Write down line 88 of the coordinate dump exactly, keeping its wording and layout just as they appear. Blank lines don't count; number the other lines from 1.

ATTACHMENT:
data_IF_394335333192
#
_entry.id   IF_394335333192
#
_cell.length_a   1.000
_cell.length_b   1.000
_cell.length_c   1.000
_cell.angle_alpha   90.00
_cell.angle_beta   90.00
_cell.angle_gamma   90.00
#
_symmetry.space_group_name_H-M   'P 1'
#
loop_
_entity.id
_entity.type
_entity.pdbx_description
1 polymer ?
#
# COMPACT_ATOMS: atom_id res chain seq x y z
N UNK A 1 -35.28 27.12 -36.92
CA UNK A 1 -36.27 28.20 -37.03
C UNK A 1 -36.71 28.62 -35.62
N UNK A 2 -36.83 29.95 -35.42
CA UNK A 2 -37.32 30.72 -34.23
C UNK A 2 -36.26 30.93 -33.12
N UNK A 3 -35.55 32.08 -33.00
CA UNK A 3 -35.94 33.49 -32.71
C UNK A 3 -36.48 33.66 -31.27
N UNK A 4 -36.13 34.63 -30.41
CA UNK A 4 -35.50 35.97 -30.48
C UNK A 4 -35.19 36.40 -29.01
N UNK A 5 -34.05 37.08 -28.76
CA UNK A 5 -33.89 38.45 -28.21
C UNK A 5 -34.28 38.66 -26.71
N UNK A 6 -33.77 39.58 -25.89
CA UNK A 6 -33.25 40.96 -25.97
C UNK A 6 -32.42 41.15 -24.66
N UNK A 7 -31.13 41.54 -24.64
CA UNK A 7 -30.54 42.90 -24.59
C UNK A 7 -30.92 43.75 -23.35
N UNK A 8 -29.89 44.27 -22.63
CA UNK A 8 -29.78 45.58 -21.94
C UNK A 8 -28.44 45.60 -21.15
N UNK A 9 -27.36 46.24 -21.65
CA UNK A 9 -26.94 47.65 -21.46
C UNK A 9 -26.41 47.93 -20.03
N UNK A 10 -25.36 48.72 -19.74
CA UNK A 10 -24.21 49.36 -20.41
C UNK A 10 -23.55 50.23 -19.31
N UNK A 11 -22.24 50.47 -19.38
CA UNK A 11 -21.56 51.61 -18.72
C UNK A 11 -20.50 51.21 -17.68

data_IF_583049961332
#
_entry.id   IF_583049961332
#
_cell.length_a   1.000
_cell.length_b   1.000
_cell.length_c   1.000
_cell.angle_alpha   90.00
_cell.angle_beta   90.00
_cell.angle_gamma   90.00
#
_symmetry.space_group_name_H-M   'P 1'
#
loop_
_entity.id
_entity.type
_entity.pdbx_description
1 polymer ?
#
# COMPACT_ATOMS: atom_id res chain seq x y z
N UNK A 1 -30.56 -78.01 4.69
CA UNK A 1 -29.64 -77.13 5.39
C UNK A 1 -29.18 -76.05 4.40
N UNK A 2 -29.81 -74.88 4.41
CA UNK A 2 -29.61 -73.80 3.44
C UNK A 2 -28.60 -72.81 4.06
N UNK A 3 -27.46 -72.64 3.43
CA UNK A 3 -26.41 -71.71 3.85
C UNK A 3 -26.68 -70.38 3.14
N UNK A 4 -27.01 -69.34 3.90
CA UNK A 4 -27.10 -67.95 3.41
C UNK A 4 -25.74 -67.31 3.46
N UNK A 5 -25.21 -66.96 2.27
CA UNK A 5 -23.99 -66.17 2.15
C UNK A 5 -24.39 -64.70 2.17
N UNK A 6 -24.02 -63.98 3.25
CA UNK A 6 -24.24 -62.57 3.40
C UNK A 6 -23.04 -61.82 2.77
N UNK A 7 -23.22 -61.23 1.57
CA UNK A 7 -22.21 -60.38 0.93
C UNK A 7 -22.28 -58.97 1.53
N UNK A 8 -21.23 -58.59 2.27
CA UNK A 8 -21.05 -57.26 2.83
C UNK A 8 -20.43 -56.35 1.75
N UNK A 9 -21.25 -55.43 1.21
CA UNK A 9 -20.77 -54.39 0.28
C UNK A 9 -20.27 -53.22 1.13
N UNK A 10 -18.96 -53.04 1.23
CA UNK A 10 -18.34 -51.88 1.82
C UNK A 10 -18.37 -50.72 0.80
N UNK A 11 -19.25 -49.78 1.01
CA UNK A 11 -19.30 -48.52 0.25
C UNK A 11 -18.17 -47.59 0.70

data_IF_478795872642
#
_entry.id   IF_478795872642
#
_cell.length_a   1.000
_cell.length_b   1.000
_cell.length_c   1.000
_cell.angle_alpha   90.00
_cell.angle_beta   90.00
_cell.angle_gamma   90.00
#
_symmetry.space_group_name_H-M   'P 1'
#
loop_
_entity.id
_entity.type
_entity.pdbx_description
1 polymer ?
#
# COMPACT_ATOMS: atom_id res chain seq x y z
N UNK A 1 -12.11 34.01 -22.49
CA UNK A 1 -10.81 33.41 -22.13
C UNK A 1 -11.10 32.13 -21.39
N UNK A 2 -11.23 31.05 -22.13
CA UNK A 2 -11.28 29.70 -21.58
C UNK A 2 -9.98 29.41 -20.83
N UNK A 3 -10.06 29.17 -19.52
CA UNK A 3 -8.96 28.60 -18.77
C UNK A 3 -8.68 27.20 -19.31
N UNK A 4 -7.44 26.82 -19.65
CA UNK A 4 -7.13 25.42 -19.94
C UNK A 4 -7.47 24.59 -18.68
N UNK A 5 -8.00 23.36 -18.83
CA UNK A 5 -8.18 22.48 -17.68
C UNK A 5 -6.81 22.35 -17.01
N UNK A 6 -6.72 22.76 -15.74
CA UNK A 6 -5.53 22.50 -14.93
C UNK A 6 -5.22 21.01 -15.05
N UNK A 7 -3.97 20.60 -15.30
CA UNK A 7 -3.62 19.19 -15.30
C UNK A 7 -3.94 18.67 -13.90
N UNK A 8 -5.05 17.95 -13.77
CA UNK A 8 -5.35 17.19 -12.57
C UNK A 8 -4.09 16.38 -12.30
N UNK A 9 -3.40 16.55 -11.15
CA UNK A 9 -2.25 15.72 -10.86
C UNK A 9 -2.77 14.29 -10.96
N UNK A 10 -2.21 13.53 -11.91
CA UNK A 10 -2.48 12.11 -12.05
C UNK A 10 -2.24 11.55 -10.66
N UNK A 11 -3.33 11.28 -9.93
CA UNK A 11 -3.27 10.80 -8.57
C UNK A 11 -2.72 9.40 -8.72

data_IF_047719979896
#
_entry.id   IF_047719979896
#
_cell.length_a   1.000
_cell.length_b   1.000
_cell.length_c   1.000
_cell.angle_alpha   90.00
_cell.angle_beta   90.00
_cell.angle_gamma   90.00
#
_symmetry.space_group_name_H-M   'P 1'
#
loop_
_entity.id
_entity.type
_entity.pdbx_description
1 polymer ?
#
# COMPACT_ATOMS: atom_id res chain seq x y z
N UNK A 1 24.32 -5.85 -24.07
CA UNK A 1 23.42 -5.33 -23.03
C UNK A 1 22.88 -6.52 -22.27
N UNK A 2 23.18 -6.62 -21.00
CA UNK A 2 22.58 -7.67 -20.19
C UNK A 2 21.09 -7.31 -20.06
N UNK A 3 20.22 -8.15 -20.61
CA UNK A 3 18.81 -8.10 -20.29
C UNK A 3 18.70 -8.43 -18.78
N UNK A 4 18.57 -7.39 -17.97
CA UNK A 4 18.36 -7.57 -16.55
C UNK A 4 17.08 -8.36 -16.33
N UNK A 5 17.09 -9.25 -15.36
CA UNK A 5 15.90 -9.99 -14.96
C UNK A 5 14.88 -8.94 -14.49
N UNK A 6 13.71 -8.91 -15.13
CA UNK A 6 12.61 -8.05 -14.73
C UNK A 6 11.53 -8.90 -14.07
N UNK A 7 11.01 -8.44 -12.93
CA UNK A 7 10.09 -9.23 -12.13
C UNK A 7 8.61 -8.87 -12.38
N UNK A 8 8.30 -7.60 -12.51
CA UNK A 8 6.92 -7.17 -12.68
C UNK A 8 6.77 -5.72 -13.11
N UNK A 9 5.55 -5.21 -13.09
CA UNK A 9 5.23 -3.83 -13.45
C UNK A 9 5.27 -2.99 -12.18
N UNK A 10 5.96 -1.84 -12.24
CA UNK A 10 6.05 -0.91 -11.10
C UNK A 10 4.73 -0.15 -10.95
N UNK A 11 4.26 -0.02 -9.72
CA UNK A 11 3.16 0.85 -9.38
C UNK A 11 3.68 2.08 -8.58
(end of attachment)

C UNK A 5 -24.39 -64.70 2.17